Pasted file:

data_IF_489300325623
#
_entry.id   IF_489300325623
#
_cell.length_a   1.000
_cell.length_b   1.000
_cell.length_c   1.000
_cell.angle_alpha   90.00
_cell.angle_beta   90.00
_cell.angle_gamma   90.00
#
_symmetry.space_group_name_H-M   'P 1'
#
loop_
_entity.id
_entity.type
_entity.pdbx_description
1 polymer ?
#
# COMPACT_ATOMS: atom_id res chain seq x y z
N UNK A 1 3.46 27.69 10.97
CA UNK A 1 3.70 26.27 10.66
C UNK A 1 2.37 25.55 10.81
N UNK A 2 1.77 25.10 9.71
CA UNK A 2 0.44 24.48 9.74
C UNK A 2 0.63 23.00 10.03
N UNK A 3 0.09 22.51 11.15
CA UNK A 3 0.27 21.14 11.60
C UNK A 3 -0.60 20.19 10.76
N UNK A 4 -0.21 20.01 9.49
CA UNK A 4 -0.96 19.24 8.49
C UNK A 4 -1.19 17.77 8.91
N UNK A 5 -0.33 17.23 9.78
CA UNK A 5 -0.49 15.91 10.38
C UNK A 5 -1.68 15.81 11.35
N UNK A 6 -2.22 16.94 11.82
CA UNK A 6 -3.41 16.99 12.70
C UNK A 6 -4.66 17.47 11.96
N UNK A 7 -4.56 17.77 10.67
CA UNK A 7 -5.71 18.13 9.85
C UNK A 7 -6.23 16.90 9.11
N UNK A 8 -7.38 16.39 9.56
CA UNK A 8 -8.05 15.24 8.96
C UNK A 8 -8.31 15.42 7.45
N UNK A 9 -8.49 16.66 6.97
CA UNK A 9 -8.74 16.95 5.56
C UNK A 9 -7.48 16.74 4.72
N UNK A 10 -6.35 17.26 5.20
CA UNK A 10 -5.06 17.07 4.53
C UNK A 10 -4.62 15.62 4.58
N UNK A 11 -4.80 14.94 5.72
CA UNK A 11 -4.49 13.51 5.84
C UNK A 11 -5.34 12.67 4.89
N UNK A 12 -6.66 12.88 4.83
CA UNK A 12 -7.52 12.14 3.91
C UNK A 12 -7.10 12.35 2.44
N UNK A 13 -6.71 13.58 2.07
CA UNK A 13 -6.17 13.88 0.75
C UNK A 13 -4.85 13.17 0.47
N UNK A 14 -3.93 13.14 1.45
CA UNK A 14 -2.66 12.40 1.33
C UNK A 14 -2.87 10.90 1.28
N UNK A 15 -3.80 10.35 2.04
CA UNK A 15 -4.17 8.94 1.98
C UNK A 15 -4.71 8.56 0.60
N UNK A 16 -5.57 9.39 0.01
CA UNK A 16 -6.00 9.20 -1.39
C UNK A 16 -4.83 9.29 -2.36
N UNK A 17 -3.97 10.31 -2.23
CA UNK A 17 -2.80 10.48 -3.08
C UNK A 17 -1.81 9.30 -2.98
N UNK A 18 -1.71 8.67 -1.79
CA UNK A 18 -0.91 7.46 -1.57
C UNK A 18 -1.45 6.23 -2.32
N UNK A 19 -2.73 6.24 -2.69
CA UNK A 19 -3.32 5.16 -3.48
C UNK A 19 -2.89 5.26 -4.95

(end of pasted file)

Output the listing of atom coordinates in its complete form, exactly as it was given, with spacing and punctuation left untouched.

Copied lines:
data_IF_489300325623
#
_entry.id   IF_489300325623
#
_cell.length_a   1.000
_cell.length_b   1.000
_cell.length_c   1.000
_cell.angle_alpha   90.00
_cell.angle_beta   90.00
_cell.angle_gamma   90.00
#
_symmetry.space_group_name_H-M   'P 1'
#
loop_
_entity.id
_entity.type
_entity.pdbx_description
1 polymer ?
#
# COMPACT_ATOMS: atom_id res chain seq x y z
N UNK A 1 3.46 27.69 10.97
CA UNK A 1 3.70 26.27 10.66
C UNK A 1 2.37 25.55 10.81
N UNK A 2 1.77 25.10 9.71
CA UNK A 2 0.44 24.48 9.74
C UNK A 2 0.63 23.00 10.03
N UNK A 3 0.09 22.51 11.15
CA UNK A 3 0.27 21.14 11.60
C UNK A 3 -0.60 20.19 10.76
N UNK A 4 -0.21 20.01 9.49
CA UNK A 4 -0.96 19.24 8.49
C UNK A 4 -1.19 17.77 8.91
N UNK A 5 -0.33 17.23 9.78
CA UNK A 5 -0.49 15.91 10.38
C UNK A 5 -1.68 15.81 11.35
N UNK A 6 -2.22 16.94 11.82
CA UNK A 6 -3.41 16.99 12.70
C UNK A 6 -4.66 17.47 11.96
N UNK A 7 -4.56 17.77 10.67
CA UNK A 7 -5.71 18.13 9.85
C UNK A 7 -6.23 16.90 9.11
N UNK A 8 -7.38 16.39 9.56
CA UNK A 8 -8.05 15.24 8.96
C UNK A 8 -8.31 15.42 7.45
N UNK A 9 -8.49 16.66 6.97
CA UNK A 9 -8.74 16.95 5.56
C UNK A 9 -7.48 16.74 4.72
N UNK A 10 -6.35 17.26 5.20
CA UNK A 10 -5.06 17.07 4.53
C UNK A 10 -4.62 15.62 4.58
N UNK A 11 -4.80 14.94 5.72
CA UNK A 11 -4.49 13.51 5.84
C UNK A 11 -5.34 12.67 4.89
N UNK A 12 -6.66 12.88 4.83
CA UNK A 12 -7.52 12.14 3.91
C UNK A 12 -7.10 12.35 2.44
N UNK A 13 -6.71 13.58 2.07
CA UNK A 13 -6.17 13.88 0.75
C UNK A 13 -4.85 13.17 0.47
N UNK A 14 -3.93 13.14 1.45
CA UNK A 14 -2.66 12.40 1.33
C UNK A 14 -2.87 10.90 1.28
N UNK A 15 -3.80 10.35 2.04
CA UNK A 15 -4.17 8.94 1.98
C UNK A 15 -4.71 8.56 0.60
N UNK A 16 -5.57 9.39 0.01
CA UNK A 16 -6.00 9.20 -1.39
C UNK A 16 -4.83 9.29 -2.36
N UNK A 17 -3.97 10.31 -2.23
CA UNK A 17 -2.80 10.48 -3.08
C UNK A 17 -1.81 9.30 -2.98
N UNK A 18 -1.71 8.67 -1.79
CA UNK A 18 -0.91 7.46 -1.57
C UNK A 18 -1.45 6.23 -2.32
N UNK A 19 -2.73 6.24 -2.69
CA UNK A 19 -3.32 5.16 -3.48
C UNK A 19 -2.89 5.26 -4.95